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Five Red Flags Truck Driver Recruiters Should Identify

Updated: Oct 18, 2022

Before hiring new truck drivers, it's essential to know what to look out for to avoid red flags. This is especially true given the current shortage of qualified drivers. Unfortunately, the driver shortage has left many companies scrambling for qualified drivers and willing to overlook certain red flags in their eagerness to fill positions. But ignoring red flags can result in lower quality hires, less job satisfaction, and high turnover rates.

Here are five common red flags that truck driver recruiters should identify early in the candidate screening process to make better hiring decisions.

1. High Turnover Rate At Prior Trucking Companies

It's not uncommon for drivers to change jobs frequently, especially during the first few years as they search for a good fit. But if a driver has worked at multiple trucking companies throughout their short career, there may be serious red flags that should make recruiters think twice about hiring them.

Many trucking companies have a higher than average turnover rate, which is a driver retention issue. And while some turnover is unavoidable, potential hires with an unusually high turnover rate on their resumes may struggle with job satisfaction.

2. Lack Of Reliability

Trucking requires commitment, dedication, and reliability. Therefore, potential driver candidates who exhibit these qualities from the beginning will be more likely to be reliable on the job. Conversely, a lack of reliability can be determined through references, interviews, social media, background checks, and communication throughout the hiring process.

Driver no-shows and tardiness cost your company money, but they also create negative ripple effects that affect your entire operation. For example, a truck driver who is habitually late or absent might cause you to miss pickup windows or delivery deadlines. In addition, delays and missed appointments might force other drivers to work overtime or reschedule their routes at the last minute. When one driver's unreliability causes problems for others, morale suffers.

3. Poor Communication Skills

One of the most important criteria for any job, particularly driver positions, is effective communication skills. A driver must communicate well with dispatchers, shippers and receivers, dockworkers, and other drivers. If a potential candidate doesn't seem interested in talking with you or has trouble communicating verbally, you should take that as a sign that they may not have what it takes to succeed.

Candidates who can’t communicate well may be a poor fit, so it’s crucial to assess communication skills early in the process. You can do this by checking how the candidate interacts with you and whether they follow up after the interview.

4. Excessive Traffic Violations

It's essential to check driving records for any candidate being considered for your fleet. If their record shows an excessive number of moving violations, it's time to take a closer look at the applicant. Excessive traffic violations can indicate that the driver may not have a good understanding of the rules of the road and might not respect them, either.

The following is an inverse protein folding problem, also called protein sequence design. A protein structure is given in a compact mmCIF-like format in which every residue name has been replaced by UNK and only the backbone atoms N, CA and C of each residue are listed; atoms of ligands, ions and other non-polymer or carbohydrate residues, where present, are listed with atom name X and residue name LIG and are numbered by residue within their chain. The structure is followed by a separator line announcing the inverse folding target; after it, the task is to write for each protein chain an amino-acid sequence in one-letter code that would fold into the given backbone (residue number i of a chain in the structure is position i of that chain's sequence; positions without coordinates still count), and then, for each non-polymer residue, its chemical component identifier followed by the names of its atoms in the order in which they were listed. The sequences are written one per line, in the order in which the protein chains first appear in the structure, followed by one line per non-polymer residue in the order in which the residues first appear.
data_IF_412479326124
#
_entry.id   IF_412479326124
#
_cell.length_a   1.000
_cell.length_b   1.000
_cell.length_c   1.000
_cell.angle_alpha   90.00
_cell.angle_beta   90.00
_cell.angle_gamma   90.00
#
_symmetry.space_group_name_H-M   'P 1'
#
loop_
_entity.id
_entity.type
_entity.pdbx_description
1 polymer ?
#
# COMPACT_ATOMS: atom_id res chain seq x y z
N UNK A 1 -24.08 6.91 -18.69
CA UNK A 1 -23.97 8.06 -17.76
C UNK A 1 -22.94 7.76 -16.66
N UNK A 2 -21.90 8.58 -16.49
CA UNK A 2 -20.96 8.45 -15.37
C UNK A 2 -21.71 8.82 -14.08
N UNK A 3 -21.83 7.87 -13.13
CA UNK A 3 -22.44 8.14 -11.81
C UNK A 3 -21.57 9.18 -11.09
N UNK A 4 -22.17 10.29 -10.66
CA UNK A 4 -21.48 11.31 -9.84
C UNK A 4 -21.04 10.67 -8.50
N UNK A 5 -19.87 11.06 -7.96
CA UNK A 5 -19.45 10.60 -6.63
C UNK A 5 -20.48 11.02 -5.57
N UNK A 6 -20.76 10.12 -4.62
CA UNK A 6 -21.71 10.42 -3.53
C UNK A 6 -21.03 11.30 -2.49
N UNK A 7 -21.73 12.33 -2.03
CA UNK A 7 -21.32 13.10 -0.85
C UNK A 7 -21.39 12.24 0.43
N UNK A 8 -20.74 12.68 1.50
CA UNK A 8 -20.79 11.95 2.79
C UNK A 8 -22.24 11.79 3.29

For example, if one applicant has had three moving violations in the past year while another has none, it's probably worth digging deeper into why those tickets were issued. In addition, some states have different levels of severity for moving violations; this may help you decide if a ticket is a cause for concern or just an unfortunate incident.

5. Criminal Background Check

Criminal records checks can alert truck driver recruiters to any potential risks of hiring a new truck driver. While it's important to note that not all criminal offenses are grounds for disqualification, some may threaten the public, the company, and its employees. For example, theft convictions may cause dismissal from available employment opportunities, whereas traffic violations can be more subjective and require more in-depth consideration. Therefore, it’s important that recruiters understand what they can and cannot hire drivers with criminal backgrounds on their records regarding your company’s preference.

Final Thoughts

Turnover for a single driver can cost your business up to $15,000 in replacement and missed opportunity costs. Industry-wide, the numbers are staggering: driver turnover costs the trucking industry a whopping $2.8 billion per year. Losing money on driver turnover, along with the headaches associated with finding suitable drivers, can have a devastating impact on trucking companies. With this in mind, it is important not to hire truck drivers too soon. It is important to put a lot of thought into the hiring process. Seeking out invaluable information regarding candidates is one way to ensure that you do not make mandatory errors during the hiring procedure. If you want to know more about learning the “recruit to retain program, “call or contact us.

To learn more about Rig on Wheels | Recruitment Services

Email questions to

To speak directly to Kameel Gaines, Call 281-968-3100

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